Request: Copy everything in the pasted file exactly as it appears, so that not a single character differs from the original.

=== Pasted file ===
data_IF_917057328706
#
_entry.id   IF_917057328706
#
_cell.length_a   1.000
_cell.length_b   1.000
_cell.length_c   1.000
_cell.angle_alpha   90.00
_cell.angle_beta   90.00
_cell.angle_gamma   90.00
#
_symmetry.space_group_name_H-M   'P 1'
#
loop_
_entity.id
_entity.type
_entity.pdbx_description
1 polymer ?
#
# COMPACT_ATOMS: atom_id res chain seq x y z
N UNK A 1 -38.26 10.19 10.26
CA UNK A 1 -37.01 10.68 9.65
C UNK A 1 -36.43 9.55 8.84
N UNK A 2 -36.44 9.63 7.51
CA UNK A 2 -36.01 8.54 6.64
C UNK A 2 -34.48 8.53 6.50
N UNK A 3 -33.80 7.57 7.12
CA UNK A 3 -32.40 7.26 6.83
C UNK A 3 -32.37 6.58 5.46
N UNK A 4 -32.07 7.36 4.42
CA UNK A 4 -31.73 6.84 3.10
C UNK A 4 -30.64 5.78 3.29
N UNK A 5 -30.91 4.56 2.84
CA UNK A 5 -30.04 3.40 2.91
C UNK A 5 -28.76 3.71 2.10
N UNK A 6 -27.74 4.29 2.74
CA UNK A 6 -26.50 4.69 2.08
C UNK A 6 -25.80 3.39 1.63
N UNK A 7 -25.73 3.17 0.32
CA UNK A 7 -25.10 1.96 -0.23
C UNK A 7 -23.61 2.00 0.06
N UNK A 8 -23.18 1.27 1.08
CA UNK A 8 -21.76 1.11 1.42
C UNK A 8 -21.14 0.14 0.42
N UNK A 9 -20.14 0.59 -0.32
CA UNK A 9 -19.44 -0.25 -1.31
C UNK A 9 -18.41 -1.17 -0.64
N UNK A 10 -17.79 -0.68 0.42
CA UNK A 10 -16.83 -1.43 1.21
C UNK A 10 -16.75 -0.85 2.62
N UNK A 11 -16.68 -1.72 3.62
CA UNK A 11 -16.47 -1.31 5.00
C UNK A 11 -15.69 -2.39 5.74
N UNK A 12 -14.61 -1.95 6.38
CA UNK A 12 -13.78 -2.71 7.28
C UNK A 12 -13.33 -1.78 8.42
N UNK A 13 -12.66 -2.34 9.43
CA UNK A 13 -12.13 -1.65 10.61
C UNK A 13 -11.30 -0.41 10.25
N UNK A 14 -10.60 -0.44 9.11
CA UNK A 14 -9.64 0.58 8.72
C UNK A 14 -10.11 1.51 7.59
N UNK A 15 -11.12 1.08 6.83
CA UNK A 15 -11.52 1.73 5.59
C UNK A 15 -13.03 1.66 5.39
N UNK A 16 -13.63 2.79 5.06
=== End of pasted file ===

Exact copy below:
data_IF_917057328706
#
_entry.id   IF_917057328706
#
_cell.length_a   1.000
_cell.length_b   1.000
_cell.length_c   1.000
_cell.angle_alpha   90.00
_cell.angle_beta   90.00
_cell.angle_gamma   90.00
#
_symmetry.space_group_name_H-M   'P 1'
#
loop_
_entity.id
_entity.type
_entity.pdbx_description
1 polymer ?
#
# COMPACT_ATOMS: atom_id res chain seq x y z
N UNK A 1 -38.26 10.19 10.26
CA UNK A 1 -37.01 10.68 9.65
C UNK A 1 -36.43 9.55 8.84
N UNK A 2 -36.44 9.63 7.51
CA UNK A 2 -36.01 8.54 6.64
C UNK A 2 -34.48 8.53 6.50
N UNK A 3 -33.80 7.57 7.12
CA UNK A 3 -32.40 7.26 6.83
C UNK A 3 -32.37 6.58 5.46
N UNK A 4 -32.07 7.36 4.42
CA UNK A 4 -31.73 6.84 3.10
C UNK A 4 -30.64 5.78 3.29
N UNK A 5 -30.91 4.56 2.84
CA UNK A 5 -30.04 3.40 2.91
C UNK A 5 -28.76 3.71 2.10
N UNK A 6 -27.74 4.29 2.74
CA UNK A 6 -26.50 4.69 2.08
C UNK A 6 -25.80 3.39 1.63
N UNK A 7 -25.73 3.17 0.32
CA UNK A 7 -25.10 1.96 -0.23
C UNK A 7 -23.61 2.00 0.06
N UNK A 8 -23.18 1.27 1.08
CA UNK A 8 -21.76 1.11 1.42
C UNK A 8 -21.14 0.14 0.42
N UNK A 9 -20.14 0.59 -0.32
CA UNK A 9 -19.44 -0.25 -1.31
C UNK A 9 -18.41 -1.17 -0.64
N UNK A 10 -17.79 -0.68 0.42
CA UNK A 10 -16.83 -1.43 1.21
C UNK A 10 -16.75 -0.85 2.62
N UNK A 11 -16.68 -1.72 3.62
CA UNK A 11 -16.47 -1.31 5.00
C UNK A 11 -15.69 -2.39 5.74
N UNK A 12 -14.61 -1.95 6.38
CA UNK A 12 -13.78 -2.71 7.28
C UNK A 12 -13.33 -1.78 8.42
N UNK A 13 -12.66 -2.34 9.43
CA UNK A 13 -12.13 -1.65 10.61
C UNK A 13 -11.30 -0.41 10.25
N UNK A 14 -10.60 -0.44 9.11
CA UNK A 14 -9.64 0.58 8.72
C UNK A 14 -10.11 1.51 7.59
N UNK A 15 -11.12 1.08 6.83
CA UNK A 15 -11.52 1.73 5.59
C UNK A 15 -13.03 1.66 5.39
N UNK A 16 -13.63 2.79 5.06